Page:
Its description, causes, symptoms, diagnosis and treatment (operative and non-operative)
The medial collateral ligament (MCL) is the main stabilizing ligament on the inner aspect of the knee. Its main function is to prevent the knee from buckling inward/knock-knee (valgus motion). Tears/ruptures of the ligament results in knee instability.
What are the causes?
MCL tears are typically caused by trauma. A direct force to the outside of the knee stresses the ligament. This typically occurs in collision sports like football. Overuse injuries in sports/occupations that require repetitive falling to the knees and standing up quickly can also lead to micro tears of the ligament
What are the symptoms?
MCL tears cause immediate pain and often swelling. You may feel something “pop” on the inside aspect of the knee. Pain is centralized over the ligament (inside aspect of the knee). Walking after the injury may be possible but the knee may feel like it’s going to “give in” depending on the severity of the tear. The MCL is attached to the underlying meniscus. Damage to the meniscus at the time of injury may cause clicking or locking of the knee.
How is it diagnosed?
Your surgeon will perform a thorough history and physical exam with X-rays. On exam, swelling and loss of motion and strength is present. Your surgeon will perform maneuvers to check stability of all the knee ligaments and the meniscus. An MRI is helpful to confirm the diagnosis, showing the MCL tear. The type of tear (partial, complete, avulsion from either the tibia or femur) can be defined, which may assist in treatment planning. The MRI may also show bone bruising secondary to the injury.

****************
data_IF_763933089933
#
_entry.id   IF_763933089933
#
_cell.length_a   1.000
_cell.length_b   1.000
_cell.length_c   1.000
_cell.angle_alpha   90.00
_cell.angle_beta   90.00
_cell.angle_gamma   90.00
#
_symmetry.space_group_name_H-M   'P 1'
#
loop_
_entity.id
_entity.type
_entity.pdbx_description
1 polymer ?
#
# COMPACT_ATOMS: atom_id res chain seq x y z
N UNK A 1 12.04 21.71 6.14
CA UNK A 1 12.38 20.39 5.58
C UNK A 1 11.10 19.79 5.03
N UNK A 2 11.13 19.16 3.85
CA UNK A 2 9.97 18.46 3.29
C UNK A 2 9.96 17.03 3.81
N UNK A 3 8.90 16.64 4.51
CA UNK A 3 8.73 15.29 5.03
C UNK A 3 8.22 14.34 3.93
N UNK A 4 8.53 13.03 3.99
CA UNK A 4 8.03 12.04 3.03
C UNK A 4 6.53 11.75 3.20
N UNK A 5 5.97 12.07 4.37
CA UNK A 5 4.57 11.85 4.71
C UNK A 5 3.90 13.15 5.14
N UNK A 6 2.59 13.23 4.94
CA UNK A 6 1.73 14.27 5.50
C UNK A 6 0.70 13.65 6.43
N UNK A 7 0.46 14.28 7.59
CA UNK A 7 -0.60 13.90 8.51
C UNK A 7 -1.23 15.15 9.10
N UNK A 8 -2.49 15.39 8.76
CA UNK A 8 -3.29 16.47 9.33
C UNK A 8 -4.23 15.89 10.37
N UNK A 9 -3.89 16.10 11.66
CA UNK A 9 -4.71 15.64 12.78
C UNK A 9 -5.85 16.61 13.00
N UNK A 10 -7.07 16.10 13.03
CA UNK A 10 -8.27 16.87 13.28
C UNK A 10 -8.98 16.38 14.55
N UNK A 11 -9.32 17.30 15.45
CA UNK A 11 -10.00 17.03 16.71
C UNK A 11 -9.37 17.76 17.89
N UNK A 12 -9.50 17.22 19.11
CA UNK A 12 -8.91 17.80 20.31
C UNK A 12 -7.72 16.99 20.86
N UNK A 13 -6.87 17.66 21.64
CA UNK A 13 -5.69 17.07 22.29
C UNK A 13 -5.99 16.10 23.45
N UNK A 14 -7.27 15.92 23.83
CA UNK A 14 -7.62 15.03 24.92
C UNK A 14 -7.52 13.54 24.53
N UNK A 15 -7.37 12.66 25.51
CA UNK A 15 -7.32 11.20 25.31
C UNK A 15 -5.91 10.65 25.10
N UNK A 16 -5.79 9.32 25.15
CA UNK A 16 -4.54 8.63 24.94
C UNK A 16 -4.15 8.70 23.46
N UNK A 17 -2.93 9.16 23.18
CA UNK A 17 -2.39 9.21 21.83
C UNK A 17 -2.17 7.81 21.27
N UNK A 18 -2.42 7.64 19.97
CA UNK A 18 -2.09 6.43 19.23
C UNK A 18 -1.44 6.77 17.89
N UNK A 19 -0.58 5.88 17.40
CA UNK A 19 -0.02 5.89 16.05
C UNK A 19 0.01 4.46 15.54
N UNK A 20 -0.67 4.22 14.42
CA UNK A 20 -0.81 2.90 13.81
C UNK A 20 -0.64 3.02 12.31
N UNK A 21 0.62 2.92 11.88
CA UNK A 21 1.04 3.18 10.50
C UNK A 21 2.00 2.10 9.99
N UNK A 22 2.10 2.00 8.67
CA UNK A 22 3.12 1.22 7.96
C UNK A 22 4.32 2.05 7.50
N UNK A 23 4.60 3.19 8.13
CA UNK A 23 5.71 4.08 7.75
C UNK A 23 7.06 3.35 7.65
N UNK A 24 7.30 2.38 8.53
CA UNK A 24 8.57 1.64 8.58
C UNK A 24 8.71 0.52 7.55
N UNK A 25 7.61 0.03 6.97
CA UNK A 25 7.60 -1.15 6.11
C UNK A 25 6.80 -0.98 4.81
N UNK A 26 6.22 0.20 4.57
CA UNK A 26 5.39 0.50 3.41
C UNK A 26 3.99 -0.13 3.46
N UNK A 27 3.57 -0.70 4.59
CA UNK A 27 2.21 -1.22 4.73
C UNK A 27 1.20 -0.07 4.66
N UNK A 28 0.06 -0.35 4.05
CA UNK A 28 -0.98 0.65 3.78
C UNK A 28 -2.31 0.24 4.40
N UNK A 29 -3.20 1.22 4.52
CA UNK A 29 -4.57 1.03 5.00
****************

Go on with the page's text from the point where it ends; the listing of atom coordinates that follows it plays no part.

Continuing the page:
How is it treated?
Non-operative - Almost all minor MCL tears can be treated non-operatively. Non-operative treatment consisting of bracing, anti-inflammatory medication, physical therapy, cryotherapy and activity modification may be prescribed to decrease the swelling, regain motion and strength. Most patients may be able to return to normal activity without surgery depending on the type and severity of the tear. A brace may be prescribed to return to sports activities. If symptoms persist (pain, instability), reconstruction surgery may be recommended by your surgeon.
Operative - Operative management of MCL tears depends on the type of tear. MCL repair may be indicated in patients where the MCL is clearly torn off the wall of the femur (thigh bone) or tibia (shin bone. MCL repair is accomplished through a series of small incisions and sewed back into place and fixed with screws or buttons. The repair may also be supplemented with high-strength suture.
If formal reconstruction is required, a new MCL graft will be fixed in place of the original ligament. A technique for graft placement and graft choice is a shared decision between you and your surgeon. Most techniques are performed through a minimally-invasive incision. The graft can be taken from around your knee or from a donor. Postoperative rehabilitation, return to daily activities and return to sport depends on the technique and graft chosen, and is at your surgeon’s discretion.